Environmental Priorities and Regulation Under the Biden Administration

Michael J. Quinn
Director, Administrative Law and Litigation Departments and Managing Director Portsmouth Office
Published: Portsmouth Herald
June 27, 2021

How will environmental regulation change under the new Administration?  What is Environmental Justice?  Is my business more likely to be inspected by the State or federal government than a year ago? How should I prepare for changes to come? All good questions, and some answers are available if you know where to look.

Anyone with an interest in alterations the Biden administration is making to environmental regulation was given a tool on January 21, 2021 when Executive Order (“EO”) 13,990, Protecting Public Health and the Environment and Restoring Science to Tackle the Climate Crisis, was issued. The EO sets out the new administration’s policy priorities, including identifying policies of the prior administration that it intends to change if not abandon.

As a threshold, the EO explains that executive agencies are directed to evaluate policies and agency actions under the Trump administration to identify inconsistencies with Biden administration environmental policies, and to consider suspending, revising, or voiding those prior policies and actions. The EO also immediately rescinds a number of executive orders and executive agency policy relating to the environment issued during the Trump administration.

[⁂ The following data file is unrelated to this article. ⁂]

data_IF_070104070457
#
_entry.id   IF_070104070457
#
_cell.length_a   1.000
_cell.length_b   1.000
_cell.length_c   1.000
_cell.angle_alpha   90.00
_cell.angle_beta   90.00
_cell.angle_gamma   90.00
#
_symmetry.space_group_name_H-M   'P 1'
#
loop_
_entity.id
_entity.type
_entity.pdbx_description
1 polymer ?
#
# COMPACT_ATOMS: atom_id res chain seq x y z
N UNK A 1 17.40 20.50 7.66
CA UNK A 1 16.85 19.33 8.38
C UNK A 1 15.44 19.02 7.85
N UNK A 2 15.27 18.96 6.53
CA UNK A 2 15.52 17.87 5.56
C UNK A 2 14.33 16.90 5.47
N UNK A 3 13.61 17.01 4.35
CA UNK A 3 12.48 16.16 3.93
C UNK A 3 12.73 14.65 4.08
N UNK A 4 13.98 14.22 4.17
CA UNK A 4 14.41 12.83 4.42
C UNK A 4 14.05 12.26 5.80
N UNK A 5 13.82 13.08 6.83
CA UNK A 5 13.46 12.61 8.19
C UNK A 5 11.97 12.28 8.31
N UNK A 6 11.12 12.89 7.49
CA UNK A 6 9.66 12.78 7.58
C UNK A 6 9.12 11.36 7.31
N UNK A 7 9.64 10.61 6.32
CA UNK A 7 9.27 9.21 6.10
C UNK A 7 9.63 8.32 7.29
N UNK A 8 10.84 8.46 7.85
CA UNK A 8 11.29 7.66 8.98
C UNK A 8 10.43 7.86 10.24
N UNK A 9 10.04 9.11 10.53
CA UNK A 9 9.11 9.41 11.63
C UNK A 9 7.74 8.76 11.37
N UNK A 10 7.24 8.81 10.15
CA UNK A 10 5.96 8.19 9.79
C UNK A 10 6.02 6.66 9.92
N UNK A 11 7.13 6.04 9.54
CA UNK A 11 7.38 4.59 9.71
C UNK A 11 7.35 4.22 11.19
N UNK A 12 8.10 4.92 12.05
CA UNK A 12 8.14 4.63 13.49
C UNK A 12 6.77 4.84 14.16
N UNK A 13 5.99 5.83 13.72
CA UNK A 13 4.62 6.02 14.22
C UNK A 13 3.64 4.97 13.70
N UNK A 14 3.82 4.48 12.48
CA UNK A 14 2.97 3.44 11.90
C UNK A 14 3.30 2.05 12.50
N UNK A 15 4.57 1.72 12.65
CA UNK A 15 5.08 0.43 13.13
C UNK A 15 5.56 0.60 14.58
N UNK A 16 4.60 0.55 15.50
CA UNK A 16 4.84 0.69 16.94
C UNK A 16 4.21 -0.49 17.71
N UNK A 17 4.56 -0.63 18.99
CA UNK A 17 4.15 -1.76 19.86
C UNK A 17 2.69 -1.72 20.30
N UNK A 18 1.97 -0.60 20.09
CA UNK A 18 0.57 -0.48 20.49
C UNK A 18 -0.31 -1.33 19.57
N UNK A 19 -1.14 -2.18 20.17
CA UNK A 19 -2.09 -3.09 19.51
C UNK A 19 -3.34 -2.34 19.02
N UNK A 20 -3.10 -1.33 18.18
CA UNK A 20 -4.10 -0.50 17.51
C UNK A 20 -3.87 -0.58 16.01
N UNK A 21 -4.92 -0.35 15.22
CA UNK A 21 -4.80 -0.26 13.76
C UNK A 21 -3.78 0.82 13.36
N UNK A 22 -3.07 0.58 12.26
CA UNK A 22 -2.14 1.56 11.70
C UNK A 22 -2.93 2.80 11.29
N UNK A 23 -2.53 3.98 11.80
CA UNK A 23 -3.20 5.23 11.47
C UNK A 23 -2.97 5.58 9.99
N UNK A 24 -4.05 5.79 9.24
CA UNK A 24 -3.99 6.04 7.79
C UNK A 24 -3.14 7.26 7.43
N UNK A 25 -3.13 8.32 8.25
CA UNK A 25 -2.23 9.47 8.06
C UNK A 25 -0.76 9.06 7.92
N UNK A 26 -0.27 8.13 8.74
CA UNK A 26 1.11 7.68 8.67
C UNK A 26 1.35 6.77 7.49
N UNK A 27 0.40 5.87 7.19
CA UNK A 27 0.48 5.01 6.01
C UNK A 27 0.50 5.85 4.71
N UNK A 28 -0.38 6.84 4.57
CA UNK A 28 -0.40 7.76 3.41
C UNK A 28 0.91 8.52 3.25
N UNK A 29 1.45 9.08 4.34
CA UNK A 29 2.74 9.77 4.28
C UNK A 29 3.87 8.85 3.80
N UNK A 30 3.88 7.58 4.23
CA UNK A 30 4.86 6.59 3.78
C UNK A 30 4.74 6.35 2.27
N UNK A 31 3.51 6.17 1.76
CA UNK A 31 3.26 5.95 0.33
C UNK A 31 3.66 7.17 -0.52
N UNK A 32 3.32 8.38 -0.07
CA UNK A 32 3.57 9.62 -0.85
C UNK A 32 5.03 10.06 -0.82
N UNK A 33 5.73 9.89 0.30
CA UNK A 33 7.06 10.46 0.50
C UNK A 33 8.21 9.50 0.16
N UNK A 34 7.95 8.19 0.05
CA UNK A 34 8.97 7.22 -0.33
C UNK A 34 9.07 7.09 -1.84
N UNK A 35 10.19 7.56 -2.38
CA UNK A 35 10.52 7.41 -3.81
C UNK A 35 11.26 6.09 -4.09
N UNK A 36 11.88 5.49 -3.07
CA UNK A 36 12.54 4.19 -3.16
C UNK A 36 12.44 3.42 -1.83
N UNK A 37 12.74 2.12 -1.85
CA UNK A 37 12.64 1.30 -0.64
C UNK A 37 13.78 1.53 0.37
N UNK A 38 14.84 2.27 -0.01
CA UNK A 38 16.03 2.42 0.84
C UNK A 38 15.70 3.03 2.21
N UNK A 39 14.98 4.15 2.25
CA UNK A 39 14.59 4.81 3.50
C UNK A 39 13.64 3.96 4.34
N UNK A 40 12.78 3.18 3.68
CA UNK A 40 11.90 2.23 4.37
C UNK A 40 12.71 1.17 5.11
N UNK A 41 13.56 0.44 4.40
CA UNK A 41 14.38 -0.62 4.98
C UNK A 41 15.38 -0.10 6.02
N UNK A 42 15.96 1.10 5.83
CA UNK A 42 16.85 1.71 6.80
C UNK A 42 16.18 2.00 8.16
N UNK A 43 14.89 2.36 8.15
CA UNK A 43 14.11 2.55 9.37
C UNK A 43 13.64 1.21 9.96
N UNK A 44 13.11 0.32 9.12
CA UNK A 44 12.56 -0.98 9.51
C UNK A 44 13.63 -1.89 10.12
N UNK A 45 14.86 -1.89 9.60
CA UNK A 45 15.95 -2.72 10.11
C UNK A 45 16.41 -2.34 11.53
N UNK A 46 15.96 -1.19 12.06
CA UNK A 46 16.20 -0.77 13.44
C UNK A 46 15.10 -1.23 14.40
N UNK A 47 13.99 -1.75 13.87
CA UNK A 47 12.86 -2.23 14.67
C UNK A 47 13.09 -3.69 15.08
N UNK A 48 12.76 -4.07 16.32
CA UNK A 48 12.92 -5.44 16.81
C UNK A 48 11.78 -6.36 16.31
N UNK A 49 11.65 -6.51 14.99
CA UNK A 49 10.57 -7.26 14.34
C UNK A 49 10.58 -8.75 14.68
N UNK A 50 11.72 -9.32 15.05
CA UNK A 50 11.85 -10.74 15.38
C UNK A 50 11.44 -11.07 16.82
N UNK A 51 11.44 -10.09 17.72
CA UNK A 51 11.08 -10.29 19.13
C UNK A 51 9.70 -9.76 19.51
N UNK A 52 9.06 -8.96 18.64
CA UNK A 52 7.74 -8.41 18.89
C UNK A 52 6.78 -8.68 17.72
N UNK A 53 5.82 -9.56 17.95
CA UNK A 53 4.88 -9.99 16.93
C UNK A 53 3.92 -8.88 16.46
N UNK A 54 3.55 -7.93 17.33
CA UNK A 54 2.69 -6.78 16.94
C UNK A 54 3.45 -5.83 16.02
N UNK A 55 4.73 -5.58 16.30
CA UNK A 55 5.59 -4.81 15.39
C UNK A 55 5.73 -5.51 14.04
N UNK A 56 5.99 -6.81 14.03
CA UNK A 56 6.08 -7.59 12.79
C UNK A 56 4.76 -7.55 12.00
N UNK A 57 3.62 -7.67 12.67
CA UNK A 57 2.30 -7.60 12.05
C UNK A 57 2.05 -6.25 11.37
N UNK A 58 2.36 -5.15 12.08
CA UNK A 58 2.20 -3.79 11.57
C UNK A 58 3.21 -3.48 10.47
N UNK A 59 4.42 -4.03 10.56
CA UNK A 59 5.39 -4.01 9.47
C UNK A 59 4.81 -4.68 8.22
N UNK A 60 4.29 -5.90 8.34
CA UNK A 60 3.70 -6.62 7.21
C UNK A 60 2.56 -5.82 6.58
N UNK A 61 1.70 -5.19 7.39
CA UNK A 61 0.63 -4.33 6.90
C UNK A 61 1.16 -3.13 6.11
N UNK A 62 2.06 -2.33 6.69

Several goals called for in the EO have already been implemented.  For example, the EO required the Interior Department to place a temporary moratorium on oil and gas leasing in the Arctic National Wildlife Refuge (“ANWR”). On June 1, Interior announced it had “identified defects in the underlying record of decision supporting the leases, including the lack of analysis of a reasonable range of alternatives,” and so was suspending ANWR oil and gas leases, pending a fresh environmental review. This decision is being challenged in court.

The EO calls for revocation of the permit granted for construction and operation of the Keystone XL pipeline intended to transport petroleum from Canadian tar sands fields to the U.S.  On June 9, the Canadian firm that intended to build the pipeline announced that it was terminating the project.

Other high profile issues relating to climate change, greenhouse gases, vehicle fuel economy standards, Bears Ears and the Grand Staircase National Monuments, are specifically identified in the January 20 EO for immediate review.

The EO acknowledges that changes in environmental priorities or regulation may immediately affect pending litigation. Consequently, the EO provides that if appropriate in pending federal cases, the Justice Department is authorized to provide notice to the court of actions taken pursuant to the EO and to request the court stay or dispose of that litigation.

There are numerous other actions disclosed in the EO that may not attract the same level of popular press attention but that advocacy groups, the regulated community, and environmental practitioners are watching closely.